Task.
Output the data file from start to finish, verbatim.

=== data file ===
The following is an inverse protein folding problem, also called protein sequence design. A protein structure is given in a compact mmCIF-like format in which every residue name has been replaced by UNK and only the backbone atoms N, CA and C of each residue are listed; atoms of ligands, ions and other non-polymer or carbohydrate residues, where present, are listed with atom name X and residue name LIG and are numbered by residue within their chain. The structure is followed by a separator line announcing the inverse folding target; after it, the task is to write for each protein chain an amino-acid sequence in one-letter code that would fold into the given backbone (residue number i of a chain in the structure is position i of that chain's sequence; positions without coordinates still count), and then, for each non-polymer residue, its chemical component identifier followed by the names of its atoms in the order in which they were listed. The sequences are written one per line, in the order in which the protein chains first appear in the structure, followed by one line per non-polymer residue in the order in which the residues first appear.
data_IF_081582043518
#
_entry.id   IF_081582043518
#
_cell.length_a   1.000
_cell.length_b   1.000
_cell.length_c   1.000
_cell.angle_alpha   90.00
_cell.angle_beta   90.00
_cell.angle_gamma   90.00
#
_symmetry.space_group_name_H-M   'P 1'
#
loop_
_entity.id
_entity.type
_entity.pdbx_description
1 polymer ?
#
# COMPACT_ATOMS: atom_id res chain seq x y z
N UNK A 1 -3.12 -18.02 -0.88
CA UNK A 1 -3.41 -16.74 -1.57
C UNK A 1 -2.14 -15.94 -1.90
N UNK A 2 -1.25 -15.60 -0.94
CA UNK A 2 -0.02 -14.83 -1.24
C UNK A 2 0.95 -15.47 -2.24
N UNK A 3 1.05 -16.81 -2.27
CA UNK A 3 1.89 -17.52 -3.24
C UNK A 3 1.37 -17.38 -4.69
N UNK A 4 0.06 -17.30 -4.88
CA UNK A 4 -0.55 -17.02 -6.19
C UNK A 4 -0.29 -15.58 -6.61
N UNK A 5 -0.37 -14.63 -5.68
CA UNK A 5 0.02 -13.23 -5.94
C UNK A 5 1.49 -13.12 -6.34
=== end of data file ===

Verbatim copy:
The following is an inverse protein folding problem, also called protein sequence design. A protein structure is given in a compact mmCIF-like format in which every residue name has been replaced by UNK and only the backbone atoms N, CA and C of each residue are listed; atoms of ligands, ions and other non-polymer or carbohydrate residues, where present, are listed with atom name X and residue name LIG and are numbered by residue within their chain. The structure is followed by a separator line announcing the inverse folding target; after it, the task is to write for each protein chain an amino-acid sequence in one-letter code that would fold into the given backbone (residue number i of a chain in the structure is position i of that chain's sequence; positions without coordinates still count), and then, for each non-polymer residue, its chemical component identifier followed by the names of its atoms in the order in which they were listed. The sequences are written one per line, in the order in which the protein chains first appear in the structure, followed by one line per non-polymer residue in the order in which the residues first appear.
data_IF_081582043518
#
_entry.id   IF_081582043518
#
_cell.length_a   1.000
_cell.length_b   1.000
_cell.length_c   1.000
_cell.angle_alpha   90.00
_cell.angle_beta   90.00
_cell.angle_gamma   90.00
#
_symmetry.space_group_name_H-M   'P 1'
#
loop_
_entity.id
_entity.type
_entity.pdbx_description
1 polymer ?
#
# COMPACT_ATOMS: atom_id res chain seq x y z
N UNK A 1 -3.12 -18.02 -0.88
CA UNK A 1 -3.41 -16.74 -1.57
C UNK A 1 -2.14 -15.94 -1.90
N UNK A 2 -1.25 -15.60 -0.94
CA UNK A 2 -0.02 -14.83 -1.24
C UNK A 2 0.95 -15.47 -2.24
N UNK A 3 1.05 -16.81 -2.27
CA UNK A 3 1.89 -17.52 -3.24
C UNK A 3 1.37 -17.38 -4.69
N UNK A 4 0.06 -17.30 -4.88
CA UNK A 4 -0.55 -17.02 -6.19
C UNK A 4 -0.29 -15.58 -6.61
N UNK A 5 -0.37 -14.63 -5.68
CA UNK A 5 0.02 -13.23 -5.94
C UNK A 5 1.49 -13.12 -6.34